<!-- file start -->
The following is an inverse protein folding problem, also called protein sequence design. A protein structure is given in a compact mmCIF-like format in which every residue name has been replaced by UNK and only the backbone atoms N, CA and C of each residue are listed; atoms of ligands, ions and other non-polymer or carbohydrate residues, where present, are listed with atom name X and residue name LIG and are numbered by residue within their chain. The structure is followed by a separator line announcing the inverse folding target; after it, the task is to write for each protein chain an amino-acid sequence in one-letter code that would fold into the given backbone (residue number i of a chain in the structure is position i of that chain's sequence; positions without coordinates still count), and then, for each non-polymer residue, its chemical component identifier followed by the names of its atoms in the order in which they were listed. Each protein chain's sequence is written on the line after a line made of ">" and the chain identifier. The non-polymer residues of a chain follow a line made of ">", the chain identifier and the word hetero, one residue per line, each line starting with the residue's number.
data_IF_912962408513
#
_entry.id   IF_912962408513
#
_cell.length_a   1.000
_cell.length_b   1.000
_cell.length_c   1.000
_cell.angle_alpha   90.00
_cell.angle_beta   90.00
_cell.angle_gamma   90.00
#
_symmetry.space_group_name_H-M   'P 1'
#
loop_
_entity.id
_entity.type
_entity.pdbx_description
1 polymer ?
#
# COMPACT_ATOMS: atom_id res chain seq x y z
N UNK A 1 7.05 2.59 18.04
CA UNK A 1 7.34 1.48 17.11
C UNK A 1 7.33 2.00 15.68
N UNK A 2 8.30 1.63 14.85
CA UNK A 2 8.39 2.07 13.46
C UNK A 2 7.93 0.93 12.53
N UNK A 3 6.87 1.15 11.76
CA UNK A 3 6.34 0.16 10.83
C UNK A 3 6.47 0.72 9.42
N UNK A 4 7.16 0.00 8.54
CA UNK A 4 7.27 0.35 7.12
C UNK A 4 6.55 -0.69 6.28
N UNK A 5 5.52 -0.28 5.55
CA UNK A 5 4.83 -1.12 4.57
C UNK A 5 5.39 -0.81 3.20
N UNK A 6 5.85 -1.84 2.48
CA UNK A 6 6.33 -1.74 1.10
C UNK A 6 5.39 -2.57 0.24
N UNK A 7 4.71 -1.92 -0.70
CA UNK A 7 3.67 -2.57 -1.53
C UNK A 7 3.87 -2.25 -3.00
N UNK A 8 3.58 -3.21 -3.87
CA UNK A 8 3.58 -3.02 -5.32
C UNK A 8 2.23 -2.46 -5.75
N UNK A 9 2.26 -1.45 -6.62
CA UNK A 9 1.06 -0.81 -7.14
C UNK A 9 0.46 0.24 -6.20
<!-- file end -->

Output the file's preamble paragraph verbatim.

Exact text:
The following is an inverse protein folding problem, also called protein sequence design. A protein structure is given in a compact mmCIF-like format in which every residue name has been replaced by UNK and only the backbone atoms N, CA and C of each residue are listed; atoms of ligands, ions and other non-polymer or carbohydrate residues, where present, are listed with atom name X and residue name LIG and are numbered by residue within their chain. The structure is followed by a separator line announcing the inverse folding target; after it, the task is to write for each protein chain an amino-acid sequence in one-letter code that would fold into the given backbone (residue number i of a chain in the structure is position i of that chain's sequence; positions without coordinates still count), and then, for each non-polymer residue, its chemical component identifier followed by the names of its atoms in the order in which they were listed. Each protein chain's sequence is written on the line after a line made of ">" and the chain identifier. The non-polymer residues of a chain follow a line made of ">", the chain identifier and the word hetero, one residue per line, each line starting with the residue's number.